Up to this point, we have looked at five of our six categories of biblical qualifications for leadership. That includes the spiritual, calling, capability, family, and emotional qualifications. In this post, we will look at the final category which is the “character qualifications” of the leader. These are the qualities that pertain, particularly, to the outward reputation of the leader.
Character Qualification 1: Above reproach (1 Timothy 3:2, Titus 1:6, 7)
The first character qualification is that the leader must be “above reproach.” This means that their character and integrity are such that no criticism will come about to discredit them. This does not mean that people will not try to discredit a leader. That happens all the time. It happened to Jesus! What it means, however, is that the leader will be found blameless before such criticisms, and his character will remain intact. There will be no credible blame of fault placed on him or her, which would require public reprimand or censure.
This qualification is especially necessary in our modern “cancel culture.” People who hate Christianity are looking for every opportunity to discredit people’s integrity, in order to remove their ability to have a public voice. While biblical Christianity will always be a target of this “cancel culture” and the “woke” generation, our personal character should be able to stand up to any accusation or attack which comes at us.
Character Qualification 2: Self-controlled (1 Timothy 3:2, Titus 1:8)
While the ESV (my Bible of choice) says “self-controlled,” a more apt definition of the Greek word here, “sophron,” would be “prudent.” It means that we are thoughtful about our actions and live a moderate life.
One Bible Lexicon1 says this is being,
careful or wise in handling practical matters; exercising good judgment or common sense.
It goes on to say it is,
avoidance of extremes and careful consideration for responsible action
To be self-controlled simply means that you are thoughtful about all of your outward, public actions, remembering that everything you do is a reflection of Christ to the watching world.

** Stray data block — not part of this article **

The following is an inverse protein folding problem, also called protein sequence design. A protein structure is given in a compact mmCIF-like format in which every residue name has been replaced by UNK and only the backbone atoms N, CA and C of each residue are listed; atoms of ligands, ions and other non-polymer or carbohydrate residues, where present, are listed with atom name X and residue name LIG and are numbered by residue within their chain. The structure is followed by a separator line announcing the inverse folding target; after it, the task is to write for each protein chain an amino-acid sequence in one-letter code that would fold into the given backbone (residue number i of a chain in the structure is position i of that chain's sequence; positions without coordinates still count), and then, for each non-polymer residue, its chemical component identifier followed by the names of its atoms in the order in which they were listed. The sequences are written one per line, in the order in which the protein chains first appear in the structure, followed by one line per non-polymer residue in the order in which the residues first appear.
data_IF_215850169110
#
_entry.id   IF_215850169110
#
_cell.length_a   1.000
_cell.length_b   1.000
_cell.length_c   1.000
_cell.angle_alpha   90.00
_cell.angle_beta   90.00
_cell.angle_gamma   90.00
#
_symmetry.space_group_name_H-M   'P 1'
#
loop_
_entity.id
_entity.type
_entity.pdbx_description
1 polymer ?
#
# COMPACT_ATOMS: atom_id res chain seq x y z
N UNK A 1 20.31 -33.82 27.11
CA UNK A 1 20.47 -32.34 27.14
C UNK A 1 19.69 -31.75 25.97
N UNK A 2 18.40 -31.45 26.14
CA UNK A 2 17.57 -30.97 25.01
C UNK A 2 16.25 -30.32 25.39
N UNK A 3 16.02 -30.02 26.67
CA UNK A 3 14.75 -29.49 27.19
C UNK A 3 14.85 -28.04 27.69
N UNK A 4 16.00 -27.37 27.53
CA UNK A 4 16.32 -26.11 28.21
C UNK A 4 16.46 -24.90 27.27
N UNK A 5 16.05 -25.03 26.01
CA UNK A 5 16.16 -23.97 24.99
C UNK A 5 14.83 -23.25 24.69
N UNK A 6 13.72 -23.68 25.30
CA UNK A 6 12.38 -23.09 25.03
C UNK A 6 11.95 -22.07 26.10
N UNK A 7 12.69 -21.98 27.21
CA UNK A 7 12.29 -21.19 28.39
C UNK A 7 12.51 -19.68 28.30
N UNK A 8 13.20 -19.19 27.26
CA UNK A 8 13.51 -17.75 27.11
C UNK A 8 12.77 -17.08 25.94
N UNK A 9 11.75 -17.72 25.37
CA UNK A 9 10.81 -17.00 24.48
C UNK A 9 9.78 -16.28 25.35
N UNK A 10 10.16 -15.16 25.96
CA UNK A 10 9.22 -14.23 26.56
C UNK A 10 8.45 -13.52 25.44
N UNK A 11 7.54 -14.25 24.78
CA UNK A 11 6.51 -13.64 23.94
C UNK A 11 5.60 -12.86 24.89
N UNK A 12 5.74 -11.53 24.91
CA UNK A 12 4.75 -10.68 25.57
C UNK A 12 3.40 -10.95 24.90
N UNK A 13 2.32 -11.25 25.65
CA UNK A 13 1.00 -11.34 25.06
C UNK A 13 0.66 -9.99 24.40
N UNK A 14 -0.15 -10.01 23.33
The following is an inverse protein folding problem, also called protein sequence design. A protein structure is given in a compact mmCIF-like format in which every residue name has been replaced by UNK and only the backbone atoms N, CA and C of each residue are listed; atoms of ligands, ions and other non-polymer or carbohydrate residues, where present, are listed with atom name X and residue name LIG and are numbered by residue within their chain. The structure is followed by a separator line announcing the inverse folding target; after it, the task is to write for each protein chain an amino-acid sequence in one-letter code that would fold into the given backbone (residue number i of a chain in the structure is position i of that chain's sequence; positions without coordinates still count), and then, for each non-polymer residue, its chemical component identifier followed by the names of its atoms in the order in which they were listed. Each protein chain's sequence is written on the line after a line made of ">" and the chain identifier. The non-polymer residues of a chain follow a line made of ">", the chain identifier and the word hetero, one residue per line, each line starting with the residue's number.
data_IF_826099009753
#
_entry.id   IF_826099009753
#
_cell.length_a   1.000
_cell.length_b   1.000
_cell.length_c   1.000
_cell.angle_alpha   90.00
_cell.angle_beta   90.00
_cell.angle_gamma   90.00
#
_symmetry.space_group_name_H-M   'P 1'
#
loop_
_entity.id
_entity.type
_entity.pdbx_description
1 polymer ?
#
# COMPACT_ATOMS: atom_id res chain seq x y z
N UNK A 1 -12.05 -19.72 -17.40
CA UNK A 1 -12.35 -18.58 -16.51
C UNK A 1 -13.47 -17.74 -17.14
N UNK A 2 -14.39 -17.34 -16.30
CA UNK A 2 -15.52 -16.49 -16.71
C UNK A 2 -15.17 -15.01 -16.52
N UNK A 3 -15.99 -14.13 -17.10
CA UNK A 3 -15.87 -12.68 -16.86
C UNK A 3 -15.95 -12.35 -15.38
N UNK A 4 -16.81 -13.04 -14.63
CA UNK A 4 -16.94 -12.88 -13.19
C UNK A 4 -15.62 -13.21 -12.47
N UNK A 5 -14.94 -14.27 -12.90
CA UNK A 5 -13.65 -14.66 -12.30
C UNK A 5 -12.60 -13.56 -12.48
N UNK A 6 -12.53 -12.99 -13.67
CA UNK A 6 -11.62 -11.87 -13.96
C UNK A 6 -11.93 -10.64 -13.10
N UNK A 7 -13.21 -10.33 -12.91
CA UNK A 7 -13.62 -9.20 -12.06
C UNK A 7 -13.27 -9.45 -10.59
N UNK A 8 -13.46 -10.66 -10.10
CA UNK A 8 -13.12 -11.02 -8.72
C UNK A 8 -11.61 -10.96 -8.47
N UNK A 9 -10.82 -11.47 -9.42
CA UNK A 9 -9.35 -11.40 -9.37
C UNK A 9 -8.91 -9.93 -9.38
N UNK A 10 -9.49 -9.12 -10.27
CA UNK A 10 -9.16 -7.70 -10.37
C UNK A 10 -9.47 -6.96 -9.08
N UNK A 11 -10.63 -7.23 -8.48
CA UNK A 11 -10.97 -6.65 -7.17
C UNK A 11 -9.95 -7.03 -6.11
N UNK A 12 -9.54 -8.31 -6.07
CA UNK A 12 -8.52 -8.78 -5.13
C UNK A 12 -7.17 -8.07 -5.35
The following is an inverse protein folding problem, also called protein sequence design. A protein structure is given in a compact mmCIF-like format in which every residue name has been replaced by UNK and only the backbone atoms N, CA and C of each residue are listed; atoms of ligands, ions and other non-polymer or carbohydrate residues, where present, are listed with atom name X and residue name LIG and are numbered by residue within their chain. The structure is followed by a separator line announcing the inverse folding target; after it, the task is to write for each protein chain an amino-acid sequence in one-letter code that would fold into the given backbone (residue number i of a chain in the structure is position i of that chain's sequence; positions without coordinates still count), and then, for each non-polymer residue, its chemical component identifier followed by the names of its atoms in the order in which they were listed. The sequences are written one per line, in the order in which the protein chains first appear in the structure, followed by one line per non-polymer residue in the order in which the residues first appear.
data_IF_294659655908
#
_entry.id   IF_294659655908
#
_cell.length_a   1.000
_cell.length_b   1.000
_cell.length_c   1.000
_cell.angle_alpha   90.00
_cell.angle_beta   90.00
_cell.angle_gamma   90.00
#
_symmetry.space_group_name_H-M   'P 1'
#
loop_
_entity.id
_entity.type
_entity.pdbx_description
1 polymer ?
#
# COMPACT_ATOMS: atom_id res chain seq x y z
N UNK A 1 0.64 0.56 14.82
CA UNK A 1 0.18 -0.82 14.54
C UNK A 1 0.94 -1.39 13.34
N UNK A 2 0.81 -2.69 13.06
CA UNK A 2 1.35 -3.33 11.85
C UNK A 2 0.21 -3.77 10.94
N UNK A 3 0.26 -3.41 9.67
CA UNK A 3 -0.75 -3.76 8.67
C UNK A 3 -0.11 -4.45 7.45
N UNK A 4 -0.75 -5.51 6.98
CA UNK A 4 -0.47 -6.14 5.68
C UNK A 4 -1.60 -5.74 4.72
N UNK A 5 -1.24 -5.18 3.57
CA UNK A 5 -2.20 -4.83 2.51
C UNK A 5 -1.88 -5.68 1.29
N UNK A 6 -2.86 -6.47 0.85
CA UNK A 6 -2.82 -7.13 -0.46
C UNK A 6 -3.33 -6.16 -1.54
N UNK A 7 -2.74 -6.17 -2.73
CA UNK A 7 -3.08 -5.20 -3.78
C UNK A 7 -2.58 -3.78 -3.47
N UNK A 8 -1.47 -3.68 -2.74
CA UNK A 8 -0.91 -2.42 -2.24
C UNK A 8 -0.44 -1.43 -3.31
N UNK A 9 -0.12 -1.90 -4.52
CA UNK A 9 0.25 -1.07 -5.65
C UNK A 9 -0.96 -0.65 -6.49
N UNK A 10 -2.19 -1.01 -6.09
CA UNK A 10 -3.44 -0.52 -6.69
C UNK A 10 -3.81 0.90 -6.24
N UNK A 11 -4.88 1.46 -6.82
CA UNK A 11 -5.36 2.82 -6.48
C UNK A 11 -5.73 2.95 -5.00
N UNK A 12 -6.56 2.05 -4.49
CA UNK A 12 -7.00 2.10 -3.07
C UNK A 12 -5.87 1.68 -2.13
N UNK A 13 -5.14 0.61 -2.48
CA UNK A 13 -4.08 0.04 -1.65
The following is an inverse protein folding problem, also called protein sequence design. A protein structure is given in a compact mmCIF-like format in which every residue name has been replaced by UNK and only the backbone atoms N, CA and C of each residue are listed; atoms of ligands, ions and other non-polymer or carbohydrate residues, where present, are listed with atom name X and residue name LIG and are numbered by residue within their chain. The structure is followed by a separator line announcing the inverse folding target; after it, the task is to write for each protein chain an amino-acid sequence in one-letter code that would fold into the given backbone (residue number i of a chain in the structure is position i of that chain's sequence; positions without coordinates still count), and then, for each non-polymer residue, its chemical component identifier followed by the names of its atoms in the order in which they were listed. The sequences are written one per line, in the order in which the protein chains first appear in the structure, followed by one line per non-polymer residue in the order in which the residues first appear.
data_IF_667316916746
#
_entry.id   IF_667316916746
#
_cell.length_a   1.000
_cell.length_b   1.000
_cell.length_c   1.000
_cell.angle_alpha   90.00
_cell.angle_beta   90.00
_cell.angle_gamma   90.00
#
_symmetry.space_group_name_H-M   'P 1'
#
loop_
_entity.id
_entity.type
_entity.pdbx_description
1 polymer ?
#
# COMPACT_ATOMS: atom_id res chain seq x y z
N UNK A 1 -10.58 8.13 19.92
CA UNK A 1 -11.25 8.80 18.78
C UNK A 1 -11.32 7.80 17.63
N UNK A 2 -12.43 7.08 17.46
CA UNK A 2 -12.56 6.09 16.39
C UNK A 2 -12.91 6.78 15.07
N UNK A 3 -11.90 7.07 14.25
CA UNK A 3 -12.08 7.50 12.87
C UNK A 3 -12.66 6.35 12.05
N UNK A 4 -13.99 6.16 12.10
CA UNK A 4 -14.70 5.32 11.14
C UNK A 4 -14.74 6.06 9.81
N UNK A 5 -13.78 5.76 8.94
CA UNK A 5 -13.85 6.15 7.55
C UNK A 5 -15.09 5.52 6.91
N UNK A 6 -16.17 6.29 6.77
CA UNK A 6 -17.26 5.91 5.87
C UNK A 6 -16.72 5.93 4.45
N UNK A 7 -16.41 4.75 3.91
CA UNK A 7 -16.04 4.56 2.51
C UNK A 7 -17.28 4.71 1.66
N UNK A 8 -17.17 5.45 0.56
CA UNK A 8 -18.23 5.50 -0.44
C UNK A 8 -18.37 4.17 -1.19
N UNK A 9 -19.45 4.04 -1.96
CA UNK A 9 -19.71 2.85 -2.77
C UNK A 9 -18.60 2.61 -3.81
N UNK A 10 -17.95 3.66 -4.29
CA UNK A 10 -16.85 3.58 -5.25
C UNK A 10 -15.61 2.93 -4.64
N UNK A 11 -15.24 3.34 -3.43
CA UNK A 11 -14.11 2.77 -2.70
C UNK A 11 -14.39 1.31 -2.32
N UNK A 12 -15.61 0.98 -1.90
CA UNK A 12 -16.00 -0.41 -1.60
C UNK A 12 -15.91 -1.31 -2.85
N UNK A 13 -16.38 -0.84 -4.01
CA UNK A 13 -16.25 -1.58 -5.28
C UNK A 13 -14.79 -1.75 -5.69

Two secular thinkers who used this same Greek word in their writings were Aristotle and Aeschin. Aristotle said,
the prudent [sophron] person is intentional on the what, the how, and the when of doing what should be done.”2
I think that “intentional” is a great definition of being self-controlled.
Aeschin wrote that this kind of person is
moderate [sophron] in lifestyle so as not to be tempted by bribes.3
If we are not intentional in every area of our lives, then we will find it easy to stumble in our character and witness before others.
Character Qualification 3: Respectable (1 Timothy 3:2)
If you are going to be a leader in the body of Christ, as well as a public face for the church in the world, you must be respectable before men. Another translation would be “honorable.”
According to our lexicon4, this means,
having characteristics or qualities that evoke admiration or delight, an expression of high regard”
While it is true that we should not be working for men or trying to gain their approval, the reality is that too often we want to throw off any need for human approval. The way we dress. The music we listen to. The places we frequent. The language we use. While these things (and many more) might not be sinful in and of themselves, they will lower us in the eyes of people. The leader should be respectable. That means we live in such a way that our lifestyle wins people’s approval.
And remember, this is not a call to simply “put on a show” in front of people. You cannot be a hypocrite who lives one way in front of people, and another way in private. To be a biblically qualified leader your life must actually be respectable; not just a pretense when people are looking.
Character Qualification 4: Dignified (1 Timothy 3:8)
Going hand in hand with being respectable is the call to be dignified. This is a different Greek word that carries the same connotation. The leader must live in such a way that they are worthy of respect. It means “noble” or “honorable.”
If we are representatives of the Kingdom of God – not as servants, but as sons/daughters of the King – then “noble” ought to describe how we live. We should carry ourselves as royalty.
(For an extended look at this idea, I recommend the book “The Supernatural Ways of Royalty” by Kris Vallotton.)
Character Qualification 5: Not a drunk (1 Timothy 3:3, 8, Titus 1:7)